Circulation: “An Account of a Remarkable Conspiracy”

This map shows the circulation of “Account of a Remarkable Conspiracy in Saint Domingo" in transatlantic periodicals during the late eighteenth and early nineteenth century. All of the information for this map was created using "Account of a remarkable Conspiracy formed by a Negro in the Island of St. Domingo" (2016) by Duncan Faherty, Ed White, and Toni Wall Jaudon (Just Teach One).


Circulation and Translation

One of the most notable and important facets of the Makandal text network is the circulation and commodification of Makandal’s narrative. While the first map demonstrates the differences of genre in the uptake of his story, this map represents the important role of circulation and translation in this process. Just Teach One, a project created by Duncan Faherty and Ed White in Common-Place journal facilitating the recovery of forgotten texts in American literature and history, traces the circulation and translation of a narrative about Makandal in transatlantic periodicals. Documenting this history of and annotating the 1789 printing of “Account of a Remarkable Conspiracy in Saint Domingo” in the Literary Magazine & British Review, Faherty, White, and Jaudon highlight the role of spectatorship and mythification (2); the more the text was translated and reprinted, the more changes were made.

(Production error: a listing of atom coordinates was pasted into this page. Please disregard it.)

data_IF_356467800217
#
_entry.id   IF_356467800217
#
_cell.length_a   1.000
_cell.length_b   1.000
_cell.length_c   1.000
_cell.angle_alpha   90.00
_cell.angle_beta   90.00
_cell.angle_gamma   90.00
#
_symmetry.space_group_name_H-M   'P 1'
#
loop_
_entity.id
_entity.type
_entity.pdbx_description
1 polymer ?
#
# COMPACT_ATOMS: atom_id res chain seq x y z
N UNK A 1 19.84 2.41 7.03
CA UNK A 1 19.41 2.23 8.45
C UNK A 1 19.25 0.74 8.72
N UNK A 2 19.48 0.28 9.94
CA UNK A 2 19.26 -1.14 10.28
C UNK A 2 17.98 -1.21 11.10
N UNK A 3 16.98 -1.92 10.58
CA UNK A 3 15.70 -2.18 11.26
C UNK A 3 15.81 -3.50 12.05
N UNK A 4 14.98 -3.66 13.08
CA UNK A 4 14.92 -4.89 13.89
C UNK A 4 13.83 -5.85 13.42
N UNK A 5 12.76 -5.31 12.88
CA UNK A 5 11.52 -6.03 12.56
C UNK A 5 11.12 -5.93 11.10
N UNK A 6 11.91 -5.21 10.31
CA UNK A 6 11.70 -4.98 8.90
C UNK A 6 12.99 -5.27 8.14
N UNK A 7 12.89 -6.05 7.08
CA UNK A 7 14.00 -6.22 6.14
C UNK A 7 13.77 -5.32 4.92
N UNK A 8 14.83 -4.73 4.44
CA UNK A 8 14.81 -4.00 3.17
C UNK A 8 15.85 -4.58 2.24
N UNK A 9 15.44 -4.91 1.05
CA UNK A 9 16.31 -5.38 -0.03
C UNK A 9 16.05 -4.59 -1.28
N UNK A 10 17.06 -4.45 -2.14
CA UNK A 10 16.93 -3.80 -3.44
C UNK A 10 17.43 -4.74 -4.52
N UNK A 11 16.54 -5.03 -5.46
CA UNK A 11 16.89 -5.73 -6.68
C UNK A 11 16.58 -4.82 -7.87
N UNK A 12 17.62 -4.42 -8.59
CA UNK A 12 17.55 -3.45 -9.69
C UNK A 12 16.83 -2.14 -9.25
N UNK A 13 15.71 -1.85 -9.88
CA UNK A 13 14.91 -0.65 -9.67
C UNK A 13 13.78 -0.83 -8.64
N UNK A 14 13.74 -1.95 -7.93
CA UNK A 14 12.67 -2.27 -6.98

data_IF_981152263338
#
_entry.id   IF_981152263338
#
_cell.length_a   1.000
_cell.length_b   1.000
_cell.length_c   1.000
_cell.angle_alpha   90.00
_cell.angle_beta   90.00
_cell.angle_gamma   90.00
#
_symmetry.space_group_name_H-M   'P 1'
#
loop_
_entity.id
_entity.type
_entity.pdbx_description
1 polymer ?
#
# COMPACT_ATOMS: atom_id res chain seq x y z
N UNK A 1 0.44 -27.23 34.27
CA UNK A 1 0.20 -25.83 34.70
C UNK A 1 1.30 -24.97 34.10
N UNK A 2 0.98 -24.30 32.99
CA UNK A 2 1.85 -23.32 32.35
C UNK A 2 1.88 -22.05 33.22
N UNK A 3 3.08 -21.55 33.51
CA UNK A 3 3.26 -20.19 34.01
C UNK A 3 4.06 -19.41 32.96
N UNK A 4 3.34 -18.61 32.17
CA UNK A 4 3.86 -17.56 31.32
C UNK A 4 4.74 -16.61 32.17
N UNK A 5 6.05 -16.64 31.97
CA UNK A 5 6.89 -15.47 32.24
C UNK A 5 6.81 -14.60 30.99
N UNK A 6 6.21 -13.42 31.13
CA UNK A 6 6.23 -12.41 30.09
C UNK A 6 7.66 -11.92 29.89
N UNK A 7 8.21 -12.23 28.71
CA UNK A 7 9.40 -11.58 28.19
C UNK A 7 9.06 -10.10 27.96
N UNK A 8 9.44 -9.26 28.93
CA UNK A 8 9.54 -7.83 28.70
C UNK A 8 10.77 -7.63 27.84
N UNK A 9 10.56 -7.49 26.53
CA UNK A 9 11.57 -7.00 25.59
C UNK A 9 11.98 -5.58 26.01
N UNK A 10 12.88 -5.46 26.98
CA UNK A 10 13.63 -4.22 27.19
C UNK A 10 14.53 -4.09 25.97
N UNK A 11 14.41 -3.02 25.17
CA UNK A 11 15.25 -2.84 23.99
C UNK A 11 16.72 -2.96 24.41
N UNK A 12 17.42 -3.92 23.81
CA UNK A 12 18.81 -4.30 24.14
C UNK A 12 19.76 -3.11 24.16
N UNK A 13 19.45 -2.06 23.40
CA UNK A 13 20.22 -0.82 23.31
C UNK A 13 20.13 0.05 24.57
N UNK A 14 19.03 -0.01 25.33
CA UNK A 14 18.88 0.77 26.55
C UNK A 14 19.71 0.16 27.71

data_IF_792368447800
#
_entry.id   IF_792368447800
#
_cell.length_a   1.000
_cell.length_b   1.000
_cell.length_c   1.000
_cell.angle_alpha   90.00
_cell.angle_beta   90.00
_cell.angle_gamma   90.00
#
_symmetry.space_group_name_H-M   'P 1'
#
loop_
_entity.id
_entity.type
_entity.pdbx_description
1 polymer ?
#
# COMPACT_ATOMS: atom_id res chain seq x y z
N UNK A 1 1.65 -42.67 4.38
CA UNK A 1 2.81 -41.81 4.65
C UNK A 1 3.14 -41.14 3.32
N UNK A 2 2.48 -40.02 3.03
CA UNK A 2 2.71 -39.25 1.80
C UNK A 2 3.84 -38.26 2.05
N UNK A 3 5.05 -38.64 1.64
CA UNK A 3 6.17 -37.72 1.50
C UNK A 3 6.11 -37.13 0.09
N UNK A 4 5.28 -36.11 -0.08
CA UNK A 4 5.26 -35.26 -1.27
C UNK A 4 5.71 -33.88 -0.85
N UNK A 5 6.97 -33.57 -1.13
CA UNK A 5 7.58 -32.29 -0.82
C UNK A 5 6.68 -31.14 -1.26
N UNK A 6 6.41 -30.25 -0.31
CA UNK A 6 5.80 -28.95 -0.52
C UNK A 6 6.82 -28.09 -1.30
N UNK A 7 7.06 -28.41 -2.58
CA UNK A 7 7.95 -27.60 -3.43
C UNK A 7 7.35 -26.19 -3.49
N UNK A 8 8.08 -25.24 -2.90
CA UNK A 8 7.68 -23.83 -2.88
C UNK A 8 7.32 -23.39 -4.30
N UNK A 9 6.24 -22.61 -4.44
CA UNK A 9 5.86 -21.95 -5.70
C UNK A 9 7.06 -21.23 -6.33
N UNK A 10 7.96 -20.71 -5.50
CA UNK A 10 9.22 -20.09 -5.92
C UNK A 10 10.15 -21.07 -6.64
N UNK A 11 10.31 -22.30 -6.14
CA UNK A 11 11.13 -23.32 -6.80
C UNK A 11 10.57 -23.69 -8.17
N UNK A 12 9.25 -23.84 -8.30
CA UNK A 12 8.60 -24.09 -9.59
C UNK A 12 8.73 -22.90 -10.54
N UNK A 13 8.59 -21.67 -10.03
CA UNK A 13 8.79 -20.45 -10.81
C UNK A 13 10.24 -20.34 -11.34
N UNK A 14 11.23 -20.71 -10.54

This interactive digital map represents the sixteen translations and reprintings of this story from its first appearance in the Mercure de France in September 1787 to the New York Illustrated Magazine of Literature & Art in 1846. Spanning almost sixty years and three languages, this map demonstrates just how far this text traveled, being picked up and circulated in London, Berlin, Boston, New York, and Philadelphia amongst others. Two iterations of this story are included in the Makandal Text network archive including the original printing and the 1796 iteration in the New York Magazine; or Literary Repository. As we trace the distribution of this one story, this map displays a colonial roadmap of fascination, commodication, and spectatorship. As you explore the map, trace the geographical and chronological circulation, exploring the role of translation, time, and space.